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When Barack Obama, Bill Gates, Elon Musk, and many other celebrities, as well as some companies on Twitter, throw around Bitcoin spam at the same time, the alarm lights go on in the SOC of the intelligence service. This is no longer a conventional account take-over, but a data leak on Twitter itself. As the social media company reports in a support statement, hackers apparently used social engineering to gain access to internal systems and overcome existing security precautions. The attack is currently being investigated by Twitter security experts, but the example shows how explosive the threat is even for modern tech companies.
What is social engineering?
Social engineering is the psychological manipulation of people into performing certain actions or divulging confidential information. In most cases, a social engineering attack is preceded by a careful research of the target. The better prepared hackers are, the more likely it is that the attack on the specific person will succeed.
Virtually any communications channel and technology can be employed for social engineering – from telephone conversations, e-mails, and text messages to personal entertainment, anything is possible. The principle of the attack is always the same: An action should be undertaken based on a sound and convincing argument. Hackers usually impersonate someone else or a company in order to lend legitimacy to their claim.
Social engineering in practice
In addition to the communication channels employed, social engineering also differentiates among individual types of attack, which differ primarily in the specific approach taken by the hackers and the effort involved. The most common methods include:
Phishing & spear phishing
Phishing by e-mail is one of the most widely used vectors of attack on the internet. Using fake e-mails, hackers attempt to persuade the victim to provide sensitive data, such as login information. To do this, users are usually lured via a link to a modified or fake website, from where the data is collected. Unlike traditional phishing, which is designed for a broad target group, spear phishing tailors the messages to the specific victim. Although this form of social engineering is more complex, the chances of success increase considerably.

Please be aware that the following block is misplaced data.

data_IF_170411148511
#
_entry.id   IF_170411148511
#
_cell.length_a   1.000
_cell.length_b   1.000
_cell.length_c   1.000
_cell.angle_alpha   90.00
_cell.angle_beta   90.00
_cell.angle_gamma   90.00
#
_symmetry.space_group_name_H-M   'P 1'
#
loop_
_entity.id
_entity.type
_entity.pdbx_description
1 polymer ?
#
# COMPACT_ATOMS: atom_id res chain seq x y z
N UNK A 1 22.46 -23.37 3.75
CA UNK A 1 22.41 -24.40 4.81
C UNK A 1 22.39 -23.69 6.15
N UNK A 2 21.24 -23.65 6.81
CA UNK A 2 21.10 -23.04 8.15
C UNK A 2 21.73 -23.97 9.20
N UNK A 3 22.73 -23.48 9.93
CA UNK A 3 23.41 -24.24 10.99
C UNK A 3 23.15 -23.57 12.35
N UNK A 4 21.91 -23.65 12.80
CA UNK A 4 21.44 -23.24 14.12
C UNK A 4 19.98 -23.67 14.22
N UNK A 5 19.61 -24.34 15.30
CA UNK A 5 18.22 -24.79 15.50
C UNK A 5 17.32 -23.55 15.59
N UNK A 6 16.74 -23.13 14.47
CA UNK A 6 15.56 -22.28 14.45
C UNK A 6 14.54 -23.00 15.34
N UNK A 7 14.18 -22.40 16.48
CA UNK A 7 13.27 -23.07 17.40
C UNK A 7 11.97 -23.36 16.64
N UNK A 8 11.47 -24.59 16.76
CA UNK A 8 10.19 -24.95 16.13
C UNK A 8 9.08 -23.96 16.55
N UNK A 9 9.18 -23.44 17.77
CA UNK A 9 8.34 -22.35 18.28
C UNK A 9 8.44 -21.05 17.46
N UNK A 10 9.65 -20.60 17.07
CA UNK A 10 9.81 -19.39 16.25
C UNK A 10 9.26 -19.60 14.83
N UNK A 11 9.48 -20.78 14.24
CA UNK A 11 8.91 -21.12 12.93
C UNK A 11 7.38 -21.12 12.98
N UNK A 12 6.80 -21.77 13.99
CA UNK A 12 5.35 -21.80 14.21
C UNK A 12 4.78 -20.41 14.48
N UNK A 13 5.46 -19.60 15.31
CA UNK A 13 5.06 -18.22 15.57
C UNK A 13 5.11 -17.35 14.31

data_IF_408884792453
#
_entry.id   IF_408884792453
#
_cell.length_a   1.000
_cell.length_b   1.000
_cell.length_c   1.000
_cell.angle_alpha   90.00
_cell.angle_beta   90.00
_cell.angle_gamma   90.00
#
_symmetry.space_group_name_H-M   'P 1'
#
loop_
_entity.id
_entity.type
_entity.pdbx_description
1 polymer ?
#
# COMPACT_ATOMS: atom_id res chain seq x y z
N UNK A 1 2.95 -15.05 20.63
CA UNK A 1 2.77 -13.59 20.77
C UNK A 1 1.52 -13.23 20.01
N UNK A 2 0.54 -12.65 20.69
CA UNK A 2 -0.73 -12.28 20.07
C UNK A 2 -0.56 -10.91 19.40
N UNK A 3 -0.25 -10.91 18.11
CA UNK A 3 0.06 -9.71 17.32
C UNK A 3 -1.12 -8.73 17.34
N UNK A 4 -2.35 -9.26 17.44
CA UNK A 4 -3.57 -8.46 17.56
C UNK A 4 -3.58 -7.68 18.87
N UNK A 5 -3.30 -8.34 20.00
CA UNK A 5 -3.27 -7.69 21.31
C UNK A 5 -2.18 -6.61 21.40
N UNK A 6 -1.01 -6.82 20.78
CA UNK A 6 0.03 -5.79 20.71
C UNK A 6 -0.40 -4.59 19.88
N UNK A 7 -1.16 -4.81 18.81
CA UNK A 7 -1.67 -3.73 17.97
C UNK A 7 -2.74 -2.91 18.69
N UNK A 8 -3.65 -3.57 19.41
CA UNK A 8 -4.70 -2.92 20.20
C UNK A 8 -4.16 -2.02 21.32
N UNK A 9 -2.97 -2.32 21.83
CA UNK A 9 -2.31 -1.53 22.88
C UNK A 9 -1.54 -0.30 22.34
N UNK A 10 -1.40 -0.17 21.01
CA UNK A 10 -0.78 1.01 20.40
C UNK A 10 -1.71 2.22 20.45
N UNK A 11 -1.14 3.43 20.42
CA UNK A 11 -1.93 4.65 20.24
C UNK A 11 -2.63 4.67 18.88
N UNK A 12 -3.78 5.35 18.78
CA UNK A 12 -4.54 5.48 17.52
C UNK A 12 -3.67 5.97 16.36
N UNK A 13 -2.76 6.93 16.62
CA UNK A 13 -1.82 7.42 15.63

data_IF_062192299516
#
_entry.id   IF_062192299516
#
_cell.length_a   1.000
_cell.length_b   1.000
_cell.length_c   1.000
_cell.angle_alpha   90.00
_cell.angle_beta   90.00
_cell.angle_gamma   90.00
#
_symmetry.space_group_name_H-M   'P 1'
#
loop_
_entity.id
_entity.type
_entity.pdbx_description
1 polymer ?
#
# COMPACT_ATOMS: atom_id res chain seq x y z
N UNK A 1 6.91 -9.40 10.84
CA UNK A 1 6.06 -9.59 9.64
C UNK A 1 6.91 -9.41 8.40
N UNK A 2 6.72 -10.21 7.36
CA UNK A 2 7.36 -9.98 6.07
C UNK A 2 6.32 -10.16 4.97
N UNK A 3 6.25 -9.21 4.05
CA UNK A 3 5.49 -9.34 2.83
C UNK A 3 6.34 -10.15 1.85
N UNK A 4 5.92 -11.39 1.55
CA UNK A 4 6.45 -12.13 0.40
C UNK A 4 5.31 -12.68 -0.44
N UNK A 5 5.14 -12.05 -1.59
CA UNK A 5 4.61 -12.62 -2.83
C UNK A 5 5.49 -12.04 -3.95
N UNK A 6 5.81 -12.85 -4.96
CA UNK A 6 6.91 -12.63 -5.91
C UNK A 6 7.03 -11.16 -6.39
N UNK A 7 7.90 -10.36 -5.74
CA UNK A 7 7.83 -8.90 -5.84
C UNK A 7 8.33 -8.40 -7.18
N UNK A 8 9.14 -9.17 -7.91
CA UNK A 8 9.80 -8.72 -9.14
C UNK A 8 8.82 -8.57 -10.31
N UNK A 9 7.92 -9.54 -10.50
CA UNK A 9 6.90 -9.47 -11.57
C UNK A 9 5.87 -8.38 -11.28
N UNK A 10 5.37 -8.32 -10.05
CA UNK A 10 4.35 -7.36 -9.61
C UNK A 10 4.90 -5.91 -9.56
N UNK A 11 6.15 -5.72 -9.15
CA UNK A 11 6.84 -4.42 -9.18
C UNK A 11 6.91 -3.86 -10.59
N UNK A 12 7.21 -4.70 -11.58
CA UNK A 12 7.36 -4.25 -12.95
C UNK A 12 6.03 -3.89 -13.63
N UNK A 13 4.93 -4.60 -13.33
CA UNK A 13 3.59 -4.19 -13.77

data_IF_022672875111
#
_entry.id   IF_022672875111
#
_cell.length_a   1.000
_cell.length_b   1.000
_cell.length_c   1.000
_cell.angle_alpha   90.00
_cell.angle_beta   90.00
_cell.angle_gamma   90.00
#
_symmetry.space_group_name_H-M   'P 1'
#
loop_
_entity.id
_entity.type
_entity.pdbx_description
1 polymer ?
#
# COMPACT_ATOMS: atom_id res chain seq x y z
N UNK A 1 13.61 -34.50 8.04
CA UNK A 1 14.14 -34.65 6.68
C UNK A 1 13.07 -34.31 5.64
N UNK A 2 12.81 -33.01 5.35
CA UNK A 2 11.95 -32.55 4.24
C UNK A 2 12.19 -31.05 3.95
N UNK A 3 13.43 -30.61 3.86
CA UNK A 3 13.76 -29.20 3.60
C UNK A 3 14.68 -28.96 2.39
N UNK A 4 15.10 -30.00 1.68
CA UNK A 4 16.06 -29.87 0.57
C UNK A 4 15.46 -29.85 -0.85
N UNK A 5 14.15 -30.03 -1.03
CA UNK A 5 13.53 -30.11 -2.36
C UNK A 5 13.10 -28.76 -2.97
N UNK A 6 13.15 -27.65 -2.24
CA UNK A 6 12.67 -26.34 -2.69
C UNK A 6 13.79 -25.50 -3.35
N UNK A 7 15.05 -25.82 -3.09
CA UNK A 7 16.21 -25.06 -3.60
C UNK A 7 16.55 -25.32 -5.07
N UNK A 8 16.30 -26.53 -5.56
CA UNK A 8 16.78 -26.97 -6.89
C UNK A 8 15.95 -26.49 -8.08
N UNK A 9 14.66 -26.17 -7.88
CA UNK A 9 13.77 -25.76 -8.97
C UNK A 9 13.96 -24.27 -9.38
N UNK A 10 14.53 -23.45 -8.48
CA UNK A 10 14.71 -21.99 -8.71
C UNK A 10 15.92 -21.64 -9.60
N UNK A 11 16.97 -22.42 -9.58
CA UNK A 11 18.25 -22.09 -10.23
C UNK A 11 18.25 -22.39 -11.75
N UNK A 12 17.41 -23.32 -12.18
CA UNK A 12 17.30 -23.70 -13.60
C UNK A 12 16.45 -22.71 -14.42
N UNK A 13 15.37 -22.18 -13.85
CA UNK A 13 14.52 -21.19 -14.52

Business E-Mail Compromise (BEC)
The Business E-Mail Compromise (BEC) attack type, in which hackers target individual employees of a company and impersonate decision-makers in convincing e-mail conversations in order to obtain valuable data or transfer large sums of money, also falls into the phishing category.
Social engineering can also be performed via software or scareware. In this automated form of social engineering, the victim is manipulated by fear. In practice, ads and animations on websites are used to trick the user into believing that his PC is infected with malware. But the real malware lurks behind the “antivirus” tool being offered for download at the same time – in reality hiding a Trojan horse targeting sensitive data.
Using awareness to combat social engineering
Technical measures are only suitable to a limited extent to ward off social engineering. Although multi-tier login procedures make it harder to compromise, experienced hackers can find a way to get to the data they want. If you want to protect your company against social engineering, you have to ensure that your employees are aware of this. Because, with the necessary digital care and a bit of mistrust, many social engineering attacks can be exposed early and successfully warded off.